The croupier will give you stacks of colored chips to place on a long betting grid, often creating their own layout and combination of bets.
The wheel features 37 numbered slots alternating red and black with one green zero pocket, creating an intricate French layout of 37 red-and-black slots separated by an even number grid, offering outside bets such as “High, Even, Black,” while “Low Odd, Red,” are arranged vertically on the table.
Roulette remains one of the world’s favorite casino games, even as other options such as craps and blackjack become more prevalent. Yet this classic game continues to draw crowds due to its low house edge.
Though numerous theories exist regarding the invention of roulette, most scholars agree it was first introduced sometime during the 17th century. Some people attribute its creation to French mathematician Blaise Pascal; others claim French Dominican monks discovered it after witnessing Chinese gambling; they based it off an old Tibetan game where 37 animal statuettes must be arranged into an array of 666 squares using magic number squares as inspiration.
As roulette spread throughout Europe, its adaptation was to remove both zero and double zero slots from the wheel in order to lower house edge and increase player winning chances.
French Roulette provides all of the same standard betting options found in European roulette, such as red/black, high/low and odd/even bets; in addition, two additional forms of bets referred to as Call Bets and Announced Bets are added that cover different sections of the wheel with differing odds.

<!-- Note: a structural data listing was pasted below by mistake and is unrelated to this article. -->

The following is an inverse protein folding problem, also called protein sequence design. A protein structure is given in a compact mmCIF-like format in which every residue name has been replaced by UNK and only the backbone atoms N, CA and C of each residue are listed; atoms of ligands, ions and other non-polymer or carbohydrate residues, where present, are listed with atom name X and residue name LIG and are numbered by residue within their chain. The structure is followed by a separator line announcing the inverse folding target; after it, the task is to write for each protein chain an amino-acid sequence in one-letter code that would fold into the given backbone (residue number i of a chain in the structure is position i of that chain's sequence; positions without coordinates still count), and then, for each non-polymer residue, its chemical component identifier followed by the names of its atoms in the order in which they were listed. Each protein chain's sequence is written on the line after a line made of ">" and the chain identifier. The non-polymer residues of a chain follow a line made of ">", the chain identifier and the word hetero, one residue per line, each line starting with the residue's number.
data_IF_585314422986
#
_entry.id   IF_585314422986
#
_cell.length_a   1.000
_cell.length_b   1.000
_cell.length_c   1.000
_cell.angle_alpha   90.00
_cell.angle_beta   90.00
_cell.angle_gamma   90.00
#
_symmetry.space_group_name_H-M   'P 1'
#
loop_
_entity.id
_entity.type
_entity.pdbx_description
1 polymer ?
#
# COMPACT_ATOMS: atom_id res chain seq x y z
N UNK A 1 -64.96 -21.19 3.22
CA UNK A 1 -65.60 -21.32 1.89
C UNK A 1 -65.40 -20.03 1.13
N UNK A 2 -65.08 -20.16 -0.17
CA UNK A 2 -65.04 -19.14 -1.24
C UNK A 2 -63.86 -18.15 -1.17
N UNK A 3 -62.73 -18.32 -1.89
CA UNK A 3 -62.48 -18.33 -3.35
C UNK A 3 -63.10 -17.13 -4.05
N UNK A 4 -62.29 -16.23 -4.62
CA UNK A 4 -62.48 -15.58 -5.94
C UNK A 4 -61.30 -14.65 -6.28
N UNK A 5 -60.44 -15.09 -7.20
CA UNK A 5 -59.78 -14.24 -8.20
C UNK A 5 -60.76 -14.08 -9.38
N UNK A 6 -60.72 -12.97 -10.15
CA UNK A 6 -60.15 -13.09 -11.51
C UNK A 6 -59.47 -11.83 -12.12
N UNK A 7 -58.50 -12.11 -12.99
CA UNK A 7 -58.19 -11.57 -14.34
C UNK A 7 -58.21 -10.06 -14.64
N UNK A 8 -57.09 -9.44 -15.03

Inside bets focus on adjacent numbers on the grid for maximum odds, while outside bets focus on clusters of numbers that come up more often but offer lower returns. Dozen bets require three chips and pay 17-1; corner bets involve placing one casino chip at an intersection between four numbers for 8-1 odds.
French Roulette features two special rules known as La Partage and En Prison that go beyond standard bets, such as even-money bets: La Partage allows players to retain even-money bets if the ball lands on zero pocket; En Prison allows them to recover half their wager should they lose.
French variants of roulette may differ slightly from American or European varieties in terms of table layout, betting options, and special rules – and it is important to understand these distinctions so you can play confidently and increase your odds of securing big payouts!
The table layout differs in that the numbers grid is horizontal rather than vertical, and there are three unique bet types – Voisins du Zero, Tiers du Cylindre and Orphelins are call bets covering multiple numbers on the wheel that pay out 1 to 1.
Outside bets on red or black offer more modest returns with payouts of 1-1. For players seeking a less risky way to gamble, dozen bets provide another solution, covering 12 numbers on the table as groups and providing an excellent opportunity of striking gold.
As there are various variations to French roulette, each offers different rules, table layout and betting options with differing house edges – understanding these differences will allow you to determine which variant best meets your needs.
This game of roulette uses a standard European wheel with 37 pockets and one green zero pocket, featuring half red numbers and half black numbers alternating as you progress around it.
French Roulette differs significantly from its American counterpart by only having one zero pocket, giving players a much lower house edge. Some versions even provide special rules such as La Partage or En Prison to further lower this edge; these allow your chips to remain on the table until your next spin while La Prison refunds half your stake when an even money bet lands in zero.